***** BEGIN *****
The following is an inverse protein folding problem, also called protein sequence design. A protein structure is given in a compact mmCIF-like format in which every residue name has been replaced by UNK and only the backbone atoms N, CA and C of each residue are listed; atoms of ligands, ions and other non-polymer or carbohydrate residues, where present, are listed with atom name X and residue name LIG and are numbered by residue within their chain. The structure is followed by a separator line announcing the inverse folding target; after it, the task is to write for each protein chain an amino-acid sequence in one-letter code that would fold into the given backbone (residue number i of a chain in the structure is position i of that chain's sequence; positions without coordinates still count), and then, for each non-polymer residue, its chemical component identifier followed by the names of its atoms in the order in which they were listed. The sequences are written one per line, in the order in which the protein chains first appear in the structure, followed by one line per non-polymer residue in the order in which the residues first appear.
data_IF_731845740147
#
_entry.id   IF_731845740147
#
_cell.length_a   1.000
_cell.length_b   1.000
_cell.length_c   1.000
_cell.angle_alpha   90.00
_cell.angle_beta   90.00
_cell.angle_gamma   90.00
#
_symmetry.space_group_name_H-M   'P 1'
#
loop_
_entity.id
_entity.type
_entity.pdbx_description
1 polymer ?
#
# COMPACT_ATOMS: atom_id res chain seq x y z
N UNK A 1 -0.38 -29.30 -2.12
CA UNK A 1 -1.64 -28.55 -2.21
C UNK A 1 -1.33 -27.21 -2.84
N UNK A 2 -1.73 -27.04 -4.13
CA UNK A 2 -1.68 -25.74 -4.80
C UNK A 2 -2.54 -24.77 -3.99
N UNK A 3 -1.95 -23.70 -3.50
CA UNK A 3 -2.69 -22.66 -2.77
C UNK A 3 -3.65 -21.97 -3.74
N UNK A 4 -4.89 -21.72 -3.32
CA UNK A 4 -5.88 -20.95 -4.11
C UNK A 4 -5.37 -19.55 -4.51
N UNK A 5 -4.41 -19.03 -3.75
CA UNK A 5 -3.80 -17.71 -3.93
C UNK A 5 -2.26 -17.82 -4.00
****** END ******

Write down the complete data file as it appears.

The following is an inverse protein folding problem, also called protein sequence design. A protein structure is given in a compact mmCIF-like format in which every residue name has been replaced by UNK and only the backbone atoms N, CA and C of each residue are listed; atoms of ligands, ions and other non-polymer or carbohydrate residues, where present, are listed with atom name X and residue name LIG and are numbered by residue within their chain. The structure is followed by a separator line announcing the inverse folding target; after it, the task is to write for each protein chain an amino-acid sequence in one-letter code that would fold into the given backbone (residue number i of a chain in the structure is position i of that chain's sequence; positions without coordinates still count), and then, for each non-polymer residue, its chemical component identifier followed by the names of its atoms in the order in which they were listed. The sequences are written one per line, in the order in which the protein chains first appear in the structure, followed by one line per non-polymer residue in the order in which the residues first appear.
data_IF_731845740147
#
_entry.id   IF_731845740147
#
_cell.length_a   1.000
_cell.length_b   1.000
_cell.length_c   1.000
_cell.angle_alpha   90.00
_cell.angle_beta   90.00
_cell.angle_gamma   90.00
#
_symmetry.space_group_name_H-M   'P 1'
#
loop_
_entity.id
_entity.type
_entity.pdbx_description
1 polymer ?
#
# COMPACT_ATOMS: atom_id res chain seq x y z
N UNK A 1 -0.38 -29.30 -2.12
CA UNK A 1 -1.64 -28.55 -2.21
C UNK A 1 -1.33 -27.21 -2.84
N UNK A 2 -1.73 -27.04 -4.13
CA UNK A 2 -1.68 -25.74 -4.80
C UNK A 2 -2.54 -24.77 -3.99
N UNK A 3 -1.95 -23.70 -3.50
CA UNK A 3 -2.69 -22.66 -2.77
C UNK A 3 -3.65 -21.97 -3.74
N UNK A 4 -4.89 -21.72 -3.32
CA UNK A 4 -5.88 -20.95 -4.11
C UNK A 4 -5.37 -19.55 -4.51
N UNK A 5 -4.41 -19.03 -3.75
CA UNK A 5 -3.80 -17.71 -3.93
C UNK A 5 -2.26 -17.82 -4.00